Nianbo Dong, associate professor at the School of Education, has been awarded a $1.3 million grant from the National Science Foundation to develop and test a new statistical framework and software intended to improve the design and use of cost-effectiveness evaluation studies in STEM research.
Dong’s project is in response to a call from the NSF’s Education and Human Resources Core Research Program for development of new research, measurement and evaluation methodologies to support science, technology, engineering and mathematics — STEM — learning environments, expanded participation in STEM fields, and STEM workforce development.
Dong’s project is aimed at developing new statistical tools that can be used by scientists who use cost-effectiveness analysis in their studies when evaluating the costs versus the benefits of new interventions.
The project will develop new statistical framework to guide the design of cost-effectiveness trials and test their precision. The project also will include incorporating the new features into a new version of the software package “PowerUp!” developed by a team led by Dong.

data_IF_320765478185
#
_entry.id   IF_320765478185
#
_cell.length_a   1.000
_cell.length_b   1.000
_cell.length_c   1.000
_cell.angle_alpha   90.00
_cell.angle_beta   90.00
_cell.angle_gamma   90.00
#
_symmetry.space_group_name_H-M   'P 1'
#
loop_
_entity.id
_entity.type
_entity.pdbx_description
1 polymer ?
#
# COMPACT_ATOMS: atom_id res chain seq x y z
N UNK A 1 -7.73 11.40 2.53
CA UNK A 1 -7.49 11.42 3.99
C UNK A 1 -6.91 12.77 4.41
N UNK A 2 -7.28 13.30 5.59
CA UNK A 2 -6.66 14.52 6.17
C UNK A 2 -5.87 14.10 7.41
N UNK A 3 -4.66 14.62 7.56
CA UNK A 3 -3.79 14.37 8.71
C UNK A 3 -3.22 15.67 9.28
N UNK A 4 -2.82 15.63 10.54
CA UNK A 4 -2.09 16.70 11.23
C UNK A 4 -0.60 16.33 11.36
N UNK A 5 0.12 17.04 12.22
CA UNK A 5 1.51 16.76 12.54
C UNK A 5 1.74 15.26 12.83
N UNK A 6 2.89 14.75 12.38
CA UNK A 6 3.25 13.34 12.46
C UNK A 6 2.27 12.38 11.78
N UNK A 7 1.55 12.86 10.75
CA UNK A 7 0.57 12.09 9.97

The “PowerUp!” series of software applications is used by scientists to determine adequate sample sizes in studies to achieve specified meaningful main, moderation, and mediation effects. The “PowerUp!” software packages were developed with earlier support from the NSF and the Institute of Education Sciences.
The project is intended to fill a gap in multilevel randomized controlled trials that have well-developed methods for focusing on the effectiveness of interventions in analyzing the statistical power, but little in the way of statistical methods that use the cost-effectiveness measure as the main outcome in power analyses.
Co-principal investigators are Rebecca Maynard of the University of Pennsylvania, Benjamin Kelcey of the University of Cincinnati, Jessaca Spybrook of Western Michigan University, and Wei Li of the University of Florida.
Dong’s research has been supported by over $7 million in funding as principal investigator or co-principal investigator, with more than $4 million in support of methodology research. Much of that support has come from grants from NSF and IES. He received an NSF Faculty Early Career award in 2017.
Dong’s research program has focused on the development and application of quantitative methods to answer important education research problems, such as evaluating the effects of teacher and principal professional development and early childhood education programs, and design and analysis of multi-level experimental studies.